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Ban of Russian fuel will not cause deficit in Kazakhstan: KazMunaiGas

03 april 2015, 11:27
0
©RIA Novosti
©RIA Novosti

Last year oil and gas producing Kazakhstan experienced a deficit of gasoline. It created kilometer-long queues at large gasoline fuelling stations in some parts of Kazakhstan. This year many are worried that a similar situation will happen.

Fuel deficit last year was far not the first one experienced in Kazakhstan. It is a known fact that oil producing Kazakhstan heavily depends on fuel imports from Russia due to the insufficiency of supplies from its domestic refineries. 

Kazakhstan has three oil refineries: Pavlodar Petrochemical Plant JSC, Atyrau Oil Refinery JSC and PetroKazakhstan Oil ProductsLLP in Shymkent. Together they produce around 1.9 million tons of AI-92 gasoline and 4 million tons of diesel fuel. Kazakhstan’s annual consumption of AI-92 gasoline is about 2.8 million tons and consumption of diesel fuel is around 4.6 million tons. So, to cover the gap Kazakhstan has to import 40% of its fuel, mainly from Russia

Whenever disturbances of fuel imports from Russia happen and Kazakhstan has insufficient reserves, one can smell problems. Hence, the recent introduction of the ban on Russian imports raised eyebrows and fears that the system risks would resurface again.

However, to counter such fears, Deputy Director General for Marketing at KazMunaiGas – Processing and Marketing Yerlan Koibagarov claimed that the ban did not threaten the domestic market of Kazakhstan. In an exclusive interview to Tengrinews, he assured that Kazakhstan had enough fuel supplies to last without shortages until the 45-day ban expires.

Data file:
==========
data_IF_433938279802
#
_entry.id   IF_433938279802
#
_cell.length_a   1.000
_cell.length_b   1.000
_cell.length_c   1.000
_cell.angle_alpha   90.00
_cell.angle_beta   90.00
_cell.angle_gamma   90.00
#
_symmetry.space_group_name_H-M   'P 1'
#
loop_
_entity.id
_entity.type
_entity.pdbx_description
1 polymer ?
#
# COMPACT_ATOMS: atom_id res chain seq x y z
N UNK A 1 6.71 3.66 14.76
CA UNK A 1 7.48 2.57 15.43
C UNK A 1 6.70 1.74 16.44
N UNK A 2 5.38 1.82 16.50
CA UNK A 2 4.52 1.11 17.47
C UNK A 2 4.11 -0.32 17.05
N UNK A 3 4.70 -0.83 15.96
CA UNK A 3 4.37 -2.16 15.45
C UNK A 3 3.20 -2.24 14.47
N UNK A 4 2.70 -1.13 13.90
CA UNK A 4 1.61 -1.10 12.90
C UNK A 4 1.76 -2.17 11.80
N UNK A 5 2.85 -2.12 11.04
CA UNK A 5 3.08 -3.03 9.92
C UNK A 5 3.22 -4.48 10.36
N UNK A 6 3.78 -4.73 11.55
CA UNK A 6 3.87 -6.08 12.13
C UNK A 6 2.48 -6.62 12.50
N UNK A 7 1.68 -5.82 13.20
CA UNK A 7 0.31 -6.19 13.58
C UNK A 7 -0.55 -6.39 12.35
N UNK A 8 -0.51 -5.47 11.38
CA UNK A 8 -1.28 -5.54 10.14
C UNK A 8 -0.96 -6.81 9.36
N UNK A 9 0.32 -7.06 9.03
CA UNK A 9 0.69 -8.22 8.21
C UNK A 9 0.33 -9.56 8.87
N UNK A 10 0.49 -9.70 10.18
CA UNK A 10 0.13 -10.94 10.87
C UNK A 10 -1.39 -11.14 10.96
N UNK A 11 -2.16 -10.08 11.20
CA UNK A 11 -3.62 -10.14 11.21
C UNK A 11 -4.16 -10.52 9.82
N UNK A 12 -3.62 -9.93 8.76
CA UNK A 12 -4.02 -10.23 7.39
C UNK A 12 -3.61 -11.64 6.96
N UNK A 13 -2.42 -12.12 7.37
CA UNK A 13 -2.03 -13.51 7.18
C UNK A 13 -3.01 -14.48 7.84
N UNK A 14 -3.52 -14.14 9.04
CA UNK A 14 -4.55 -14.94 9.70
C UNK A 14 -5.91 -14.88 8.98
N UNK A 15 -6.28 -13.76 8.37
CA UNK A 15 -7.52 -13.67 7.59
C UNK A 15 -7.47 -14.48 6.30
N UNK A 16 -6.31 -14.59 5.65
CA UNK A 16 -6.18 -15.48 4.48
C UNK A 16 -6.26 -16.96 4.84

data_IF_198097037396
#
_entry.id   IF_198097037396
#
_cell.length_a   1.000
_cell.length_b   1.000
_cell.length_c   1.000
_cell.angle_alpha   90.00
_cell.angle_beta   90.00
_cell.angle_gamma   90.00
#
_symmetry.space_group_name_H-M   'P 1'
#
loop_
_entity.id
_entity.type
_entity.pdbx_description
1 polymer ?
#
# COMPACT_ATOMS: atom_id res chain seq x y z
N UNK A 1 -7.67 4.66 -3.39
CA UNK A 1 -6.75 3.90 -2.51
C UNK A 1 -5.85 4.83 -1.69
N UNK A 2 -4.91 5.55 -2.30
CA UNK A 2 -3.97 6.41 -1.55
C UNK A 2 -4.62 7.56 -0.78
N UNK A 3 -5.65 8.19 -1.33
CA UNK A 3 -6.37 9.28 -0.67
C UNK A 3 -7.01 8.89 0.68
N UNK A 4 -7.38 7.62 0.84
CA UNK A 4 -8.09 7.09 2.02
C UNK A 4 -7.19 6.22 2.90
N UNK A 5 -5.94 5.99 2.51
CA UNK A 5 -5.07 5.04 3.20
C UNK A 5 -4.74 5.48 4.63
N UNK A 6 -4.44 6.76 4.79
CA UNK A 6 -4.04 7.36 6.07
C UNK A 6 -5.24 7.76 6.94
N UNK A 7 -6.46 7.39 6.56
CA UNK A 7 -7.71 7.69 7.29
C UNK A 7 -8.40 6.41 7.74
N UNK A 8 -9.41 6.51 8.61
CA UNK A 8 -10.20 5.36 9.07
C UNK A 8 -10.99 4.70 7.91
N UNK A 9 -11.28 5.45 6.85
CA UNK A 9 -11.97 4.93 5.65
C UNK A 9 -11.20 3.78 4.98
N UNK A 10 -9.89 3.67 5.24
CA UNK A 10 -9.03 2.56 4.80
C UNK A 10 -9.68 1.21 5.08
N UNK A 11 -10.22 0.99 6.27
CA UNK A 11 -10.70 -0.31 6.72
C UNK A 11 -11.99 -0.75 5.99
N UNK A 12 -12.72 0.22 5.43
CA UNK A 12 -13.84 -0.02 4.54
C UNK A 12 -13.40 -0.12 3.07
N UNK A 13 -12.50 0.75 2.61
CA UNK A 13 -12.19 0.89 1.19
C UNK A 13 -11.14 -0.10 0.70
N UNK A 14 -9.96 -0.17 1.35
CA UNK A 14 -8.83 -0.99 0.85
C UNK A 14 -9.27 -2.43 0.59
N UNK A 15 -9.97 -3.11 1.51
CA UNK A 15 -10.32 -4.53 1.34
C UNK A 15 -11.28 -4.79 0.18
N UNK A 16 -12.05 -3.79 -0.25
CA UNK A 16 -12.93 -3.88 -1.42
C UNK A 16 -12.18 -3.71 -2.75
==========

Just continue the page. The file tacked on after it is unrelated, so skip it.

Almost half of the 45-day period of the ban has passed. Refineries and storage depots of Kazakhstan had an about two-month supply of both petrol and diesel fuel. This is 415 thousand tons of AI-92 and more than 580 thousand tons of diesel fuel. Of those, 64.7 thousand tons of AI-92 and 120.5 thousand tons of diesel fuel are stored directly at the refineries.

"Given that our refineries produce 4.7 tons of AI-92 and 9.2 thousand tons of diesel fuel daily, despite the shutdown of Petro Kazakhstan Oil Products in Shymkent for a scheduled overhaul, our reserves will replenish fast enough. That is, a deficit of gasoline does not threaten us,” Koibagarov assured.

Koibagarov also said that the ban was a tactical move by Kazakhstan to avoid problems on the market later in the year. He explained that the agreed amount of duty-free oil from Russia this year was 840.2 thousand tons of gasoline A-92 and 520 tons of diesel fuel. Given that, over 350 thousand tons of AI-92 and more than 100 thousand tons of diesel fuel were imported by the end of February, Kazakhstan had to take steps to control the inflow and spread it our more evenly throughout the year.

"If those rates kept on, the entire duty-free volume would have been spent before the summer, and the disruptions of fuel supplies from Russian would have occurred in the hottest months. As a result, ordinary car owners would have suffered, as well as the country in general," Koibagarov said.

The representative of KMG stressed that the ban solved several problems: "First of all, it will stop the massive uncontrolled importation, and at the same time will partially unload the tanks and tank farms of Kazakhstan, which would enable the system to gain some operational manoeuvring capacity.”

He reiterated that Kazakhstani refineries were producing enough gasoline for the domestic market until the ban would be lifted.

“It is also important not to forget that our plants are working all the time, despite the large-scale construction work being made to modernise the refineries. With so much fuel imported earlier this year there was a glut of reserves, including refineries' storages and tank farms. And our refineries had to lowed their outputs, not by a lot, by 10-12 percent. However, this does not change the general production plan or reduce their established capacity,” he explained.

Reporting by Azhar Ashirova, writing by Dinara Urazova, editing by Tatyana Kuzmina

 


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